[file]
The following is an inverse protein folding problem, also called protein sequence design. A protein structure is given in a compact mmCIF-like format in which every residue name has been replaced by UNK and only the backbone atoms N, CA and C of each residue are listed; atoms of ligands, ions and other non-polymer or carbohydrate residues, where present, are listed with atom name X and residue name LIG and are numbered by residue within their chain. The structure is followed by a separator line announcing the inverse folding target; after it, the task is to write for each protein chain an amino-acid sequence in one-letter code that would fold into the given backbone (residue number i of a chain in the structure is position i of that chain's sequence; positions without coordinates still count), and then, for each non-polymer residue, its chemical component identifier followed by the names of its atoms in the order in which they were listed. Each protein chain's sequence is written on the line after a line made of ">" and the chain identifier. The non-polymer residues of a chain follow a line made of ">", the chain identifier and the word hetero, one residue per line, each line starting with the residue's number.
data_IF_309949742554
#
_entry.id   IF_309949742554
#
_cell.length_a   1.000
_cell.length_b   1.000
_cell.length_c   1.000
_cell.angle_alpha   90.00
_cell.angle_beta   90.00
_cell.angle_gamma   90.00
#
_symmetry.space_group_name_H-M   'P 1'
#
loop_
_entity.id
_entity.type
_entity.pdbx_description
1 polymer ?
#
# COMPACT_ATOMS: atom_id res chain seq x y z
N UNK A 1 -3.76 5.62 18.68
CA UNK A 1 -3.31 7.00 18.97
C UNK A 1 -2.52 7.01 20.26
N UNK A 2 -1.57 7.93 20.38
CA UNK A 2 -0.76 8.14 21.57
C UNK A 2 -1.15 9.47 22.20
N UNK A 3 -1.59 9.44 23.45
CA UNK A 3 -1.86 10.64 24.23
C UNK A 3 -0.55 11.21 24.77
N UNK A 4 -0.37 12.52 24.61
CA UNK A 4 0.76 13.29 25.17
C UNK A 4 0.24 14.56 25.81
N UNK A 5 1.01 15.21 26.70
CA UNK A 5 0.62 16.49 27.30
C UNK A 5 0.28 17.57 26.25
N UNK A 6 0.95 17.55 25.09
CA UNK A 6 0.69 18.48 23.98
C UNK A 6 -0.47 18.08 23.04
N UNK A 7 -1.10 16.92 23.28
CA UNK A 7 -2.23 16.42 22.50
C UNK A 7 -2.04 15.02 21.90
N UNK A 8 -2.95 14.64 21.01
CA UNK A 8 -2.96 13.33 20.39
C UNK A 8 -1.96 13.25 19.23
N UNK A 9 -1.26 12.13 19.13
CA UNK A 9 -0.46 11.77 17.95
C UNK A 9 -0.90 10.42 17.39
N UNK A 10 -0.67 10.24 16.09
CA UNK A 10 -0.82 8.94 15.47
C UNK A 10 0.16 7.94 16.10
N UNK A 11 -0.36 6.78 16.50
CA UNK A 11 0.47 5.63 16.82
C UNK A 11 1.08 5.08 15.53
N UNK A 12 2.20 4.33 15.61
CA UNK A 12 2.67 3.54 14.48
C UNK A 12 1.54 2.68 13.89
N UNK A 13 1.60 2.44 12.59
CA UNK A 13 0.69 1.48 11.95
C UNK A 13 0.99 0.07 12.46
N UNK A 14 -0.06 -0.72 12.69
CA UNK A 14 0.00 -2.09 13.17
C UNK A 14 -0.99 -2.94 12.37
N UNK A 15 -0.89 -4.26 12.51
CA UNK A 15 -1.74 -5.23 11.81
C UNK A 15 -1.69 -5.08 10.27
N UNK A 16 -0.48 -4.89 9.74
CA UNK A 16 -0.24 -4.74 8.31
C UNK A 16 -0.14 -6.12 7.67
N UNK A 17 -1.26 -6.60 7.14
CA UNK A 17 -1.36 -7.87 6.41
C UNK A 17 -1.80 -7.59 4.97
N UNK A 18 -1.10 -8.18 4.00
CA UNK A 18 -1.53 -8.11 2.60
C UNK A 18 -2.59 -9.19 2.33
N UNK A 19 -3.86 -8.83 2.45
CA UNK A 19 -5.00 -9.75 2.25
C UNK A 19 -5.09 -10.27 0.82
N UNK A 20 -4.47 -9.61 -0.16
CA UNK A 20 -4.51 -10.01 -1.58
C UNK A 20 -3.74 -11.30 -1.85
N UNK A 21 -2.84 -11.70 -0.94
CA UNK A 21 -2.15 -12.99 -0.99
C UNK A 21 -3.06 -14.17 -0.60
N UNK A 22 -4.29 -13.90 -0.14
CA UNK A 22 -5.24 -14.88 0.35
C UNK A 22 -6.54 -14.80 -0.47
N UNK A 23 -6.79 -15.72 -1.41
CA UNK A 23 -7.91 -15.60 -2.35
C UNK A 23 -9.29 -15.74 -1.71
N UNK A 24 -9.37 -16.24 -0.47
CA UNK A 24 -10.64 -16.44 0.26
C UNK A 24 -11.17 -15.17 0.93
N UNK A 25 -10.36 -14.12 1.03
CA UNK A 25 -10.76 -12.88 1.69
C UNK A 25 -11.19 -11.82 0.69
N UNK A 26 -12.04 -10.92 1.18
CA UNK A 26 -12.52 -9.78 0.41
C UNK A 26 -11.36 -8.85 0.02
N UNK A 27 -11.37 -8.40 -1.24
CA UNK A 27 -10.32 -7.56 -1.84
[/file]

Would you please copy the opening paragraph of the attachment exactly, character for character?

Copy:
The following is an inverse protein folding problem, also called protein sequence design. A protein structure is given in a compact mmCIF-like format in which every residue name has been replaced by UNK and only the backbone atoms N, CA and C of each residue are listed; atoms of ligands, ions and other non-polymer or carbohydrate residues, where present, are listed with atom name X and residue name LIG and are numbered by residue within their chain. The structure is followed by a separator line announcing the inverse folding target; after it, the task is to write for each protein chain an amino-acid sequence in one-letter code that would fold into the given backbone (residue number i of a chain in the structure is position i of that chain's sequence; positions without coordinates still count), and then, for each non-polymer residue, its chemical component identifier followed by the names of its atoms in the order in which they were listed. Each protein chain's sequence is written on the line after a line made of ">" and the chain identifier. The non-polymer residues of a chain follow a line made of ">", the chain identifier and the word hetero, one residue per line, each line starting with the residue's number.